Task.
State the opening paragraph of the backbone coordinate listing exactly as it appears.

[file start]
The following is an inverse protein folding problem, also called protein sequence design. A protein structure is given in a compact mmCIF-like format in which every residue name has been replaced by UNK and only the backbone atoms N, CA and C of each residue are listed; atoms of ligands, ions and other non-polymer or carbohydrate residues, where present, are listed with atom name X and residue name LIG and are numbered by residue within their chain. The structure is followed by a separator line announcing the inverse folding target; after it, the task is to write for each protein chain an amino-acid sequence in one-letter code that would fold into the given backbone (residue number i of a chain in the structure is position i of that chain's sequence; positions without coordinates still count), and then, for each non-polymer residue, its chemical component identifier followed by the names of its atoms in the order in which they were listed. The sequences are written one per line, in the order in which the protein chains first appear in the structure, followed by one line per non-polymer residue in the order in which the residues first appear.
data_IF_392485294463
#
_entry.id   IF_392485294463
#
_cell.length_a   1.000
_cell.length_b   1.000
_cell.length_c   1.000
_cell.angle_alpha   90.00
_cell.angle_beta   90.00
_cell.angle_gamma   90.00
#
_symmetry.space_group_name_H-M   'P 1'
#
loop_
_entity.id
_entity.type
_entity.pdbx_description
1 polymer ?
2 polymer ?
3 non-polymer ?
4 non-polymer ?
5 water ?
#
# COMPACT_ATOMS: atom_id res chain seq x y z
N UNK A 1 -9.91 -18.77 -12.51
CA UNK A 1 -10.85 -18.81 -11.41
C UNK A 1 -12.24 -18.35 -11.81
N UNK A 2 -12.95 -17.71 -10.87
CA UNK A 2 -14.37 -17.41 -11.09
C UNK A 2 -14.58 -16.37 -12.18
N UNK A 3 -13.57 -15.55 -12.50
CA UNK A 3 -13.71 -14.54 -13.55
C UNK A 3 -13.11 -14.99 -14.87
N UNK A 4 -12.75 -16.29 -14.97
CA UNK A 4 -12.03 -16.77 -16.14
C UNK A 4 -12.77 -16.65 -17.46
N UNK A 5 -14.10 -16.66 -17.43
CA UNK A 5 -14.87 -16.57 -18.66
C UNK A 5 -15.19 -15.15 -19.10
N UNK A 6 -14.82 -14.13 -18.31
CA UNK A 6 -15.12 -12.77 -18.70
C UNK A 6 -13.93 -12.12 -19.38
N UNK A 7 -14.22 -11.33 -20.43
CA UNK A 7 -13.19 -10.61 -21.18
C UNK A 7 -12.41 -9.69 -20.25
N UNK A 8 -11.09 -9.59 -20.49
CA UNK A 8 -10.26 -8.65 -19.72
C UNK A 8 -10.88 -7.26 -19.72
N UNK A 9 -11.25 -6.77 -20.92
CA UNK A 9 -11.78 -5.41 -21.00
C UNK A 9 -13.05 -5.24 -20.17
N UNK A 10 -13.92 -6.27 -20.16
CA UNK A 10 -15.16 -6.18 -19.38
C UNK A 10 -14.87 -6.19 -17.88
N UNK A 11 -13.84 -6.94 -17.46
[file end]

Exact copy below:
The following is an inverse protein folding problem, also called protein sequence design. A protein structure is given in a compact mmCIF-like format in which every residue name has been replaced by UNK and only the backbone atoms N, CA and C of each residue are listed; atoms of ligands, ions and other non-polymer or carbohydrate residues, where present, are listed with atom name X and residue name LIG and are numbered by residue within their chain. The structure is followed by a separator line announcing the inverse folding target; after it, the task is to write for each protein chain an amino-acid sequence in one-letter code that would fold into the given backbone (residue number i of a chain in the structure is position i of that chain's sequence; positions without coordinates still count), and then, for each non-polymer residue, its chemical component identifier followed by the names of its atoms in the order in which they were listed. The sequences are written one per line, in the order in which the protein chains first appear in the structure, followed by one line per non-polymer residue in the order in which the residues first appear.